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general advice

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How should the Isabel Symptom Checker be used?

  • The first and most important step to using Isabel is to decide which symptoms to enter. Ideally symptoms should be entered in medical language so “abdominal pain” is better than “tummy hurts”, for example. We know that this can be difficult as a layperson, so we have adapted the system to understand as much non-medical language as possible. If you have already seen a doctor or several doctors about your symptoms, then hopefully they may have told you what they are in medical language.
  • If you have had the symptoms for a long time and had several test results after seeing various specialists then don’t just enter everything in one go. Instead, try to put together a chronology of the first symptoms to appear and try with those, and then add the ones that developed later and then the abnormal test results you have received.
  • Please note that test results need to be entered as text and not in numbers. In other words you should enter high (e.g. “high blood pressure” and not 180/120), low (“low platelet count” rather than platelet count of 15,000) or the medical term that you may have been given such as “neutropenia” (low number of white blood cells). Isabel works best with the important, early symptoms so, sometimes, if you enter too much information it can give a less good result as it gets confused by all the “noise”.
  • Patient Checking Their Symptoms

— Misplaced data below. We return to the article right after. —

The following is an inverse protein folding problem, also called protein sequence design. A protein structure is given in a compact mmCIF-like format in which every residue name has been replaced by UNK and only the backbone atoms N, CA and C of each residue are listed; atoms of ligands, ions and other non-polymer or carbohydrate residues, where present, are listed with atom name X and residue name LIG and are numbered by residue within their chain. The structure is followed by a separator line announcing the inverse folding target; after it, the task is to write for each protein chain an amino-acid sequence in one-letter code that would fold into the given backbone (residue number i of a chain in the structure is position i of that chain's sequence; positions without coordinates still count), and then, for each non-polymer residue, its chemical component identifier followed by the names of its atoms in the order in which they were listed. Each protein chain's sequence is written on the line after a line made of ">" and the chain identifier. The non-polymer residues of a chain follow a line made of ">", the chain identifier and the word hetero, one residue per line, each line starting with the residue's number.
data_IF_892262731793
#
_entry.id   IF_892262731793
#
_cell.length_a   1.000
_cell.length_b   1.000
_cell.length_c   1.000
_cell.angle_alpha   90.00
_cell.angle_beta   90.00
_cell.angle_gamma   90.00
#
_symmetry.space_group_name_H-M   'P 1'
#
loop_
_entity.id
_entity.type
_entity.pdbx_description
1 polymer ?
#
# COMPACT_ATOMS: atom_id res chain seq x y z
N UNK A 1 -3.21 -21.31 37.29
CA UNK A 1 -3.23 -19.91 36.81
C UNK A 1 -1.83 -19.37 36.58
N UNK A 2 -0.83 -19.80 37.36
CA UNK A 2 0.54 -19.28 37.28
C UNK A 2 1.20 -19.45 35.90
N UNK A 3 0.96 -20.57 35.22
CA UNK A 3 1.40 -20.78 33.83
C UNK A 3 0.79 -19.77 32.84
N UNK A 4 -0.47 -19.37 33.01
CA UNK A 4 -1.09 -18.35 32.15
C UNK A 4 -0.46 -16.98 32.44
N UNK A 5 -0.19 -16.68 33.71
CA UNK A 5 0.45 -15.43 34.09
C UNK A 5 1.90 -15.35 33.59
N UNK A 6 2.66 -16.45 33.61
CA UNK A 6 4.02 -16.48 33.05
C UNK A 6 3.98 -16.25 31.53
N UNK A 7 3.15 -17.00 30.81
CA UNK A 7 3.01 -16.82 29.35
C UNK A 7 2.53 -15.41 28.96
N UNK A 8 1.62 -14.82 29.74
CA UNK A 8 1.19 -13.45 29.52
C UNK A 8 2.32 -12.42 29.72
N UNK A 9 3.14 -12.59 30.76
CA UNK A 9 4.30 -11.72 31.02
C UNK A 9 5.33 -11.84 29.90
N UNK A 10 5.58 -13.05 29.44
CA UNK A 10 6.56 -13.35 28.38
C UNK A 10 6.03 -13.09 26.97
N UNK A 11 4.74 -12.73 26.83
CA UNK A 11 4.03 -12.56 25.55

• When you first see the results you may well be overwhelmed or alarmed. If you entered the right symptoms then, generally, the correct diagnosis will be in the top ten or twenty suggestions. However, if you enter just one common symptom like fever, then there are literally hundreds of diseases that could be the cause. It is important to remember that Isabel’s list of suggestions are just diagnostic possibilities and are not listed in any order of likelihood for you in particular. It is the job of your doctor to work out with you, which are most likely.
  • Some of the diagnoses suggested will be very alarming such as cancers etc. This only means that, based on the symptoms entered, this is a diagnostic possibility but you are probably still very unlikely to have it. It is important that you carefully read up on the diagnosis before reaching any conclusions. The common symptoms of cancer are also those that can be caused by many less serious illnesses and this is why cancers will often appear on the results list. A cough or hoarseness, for example, is most likely to be caused by an inflammation or infection but it could also be cancer of the larynx (voice box). The key indicator is how long you have had the symptom for and whether it is getting better or worse. If you have had it for more than 3 or 4 weeks then you should get it checked by your doctor.
  • Each diagnosis is linked to various knowledge sources such as Medline Plus, Wikipedia, NHS Choices etc. You should read up on each diagnosis to see how well your symptoms fit with what they describe and then make a judgement as to whether this is something you feel you should discuss with your doctor. This process should enable you to ask the key question of your doctor “doctor I know you think I have disease x but could you please explain to me why you don’t think it could be disease y or z which appear to fit or explain my symptoms very well?”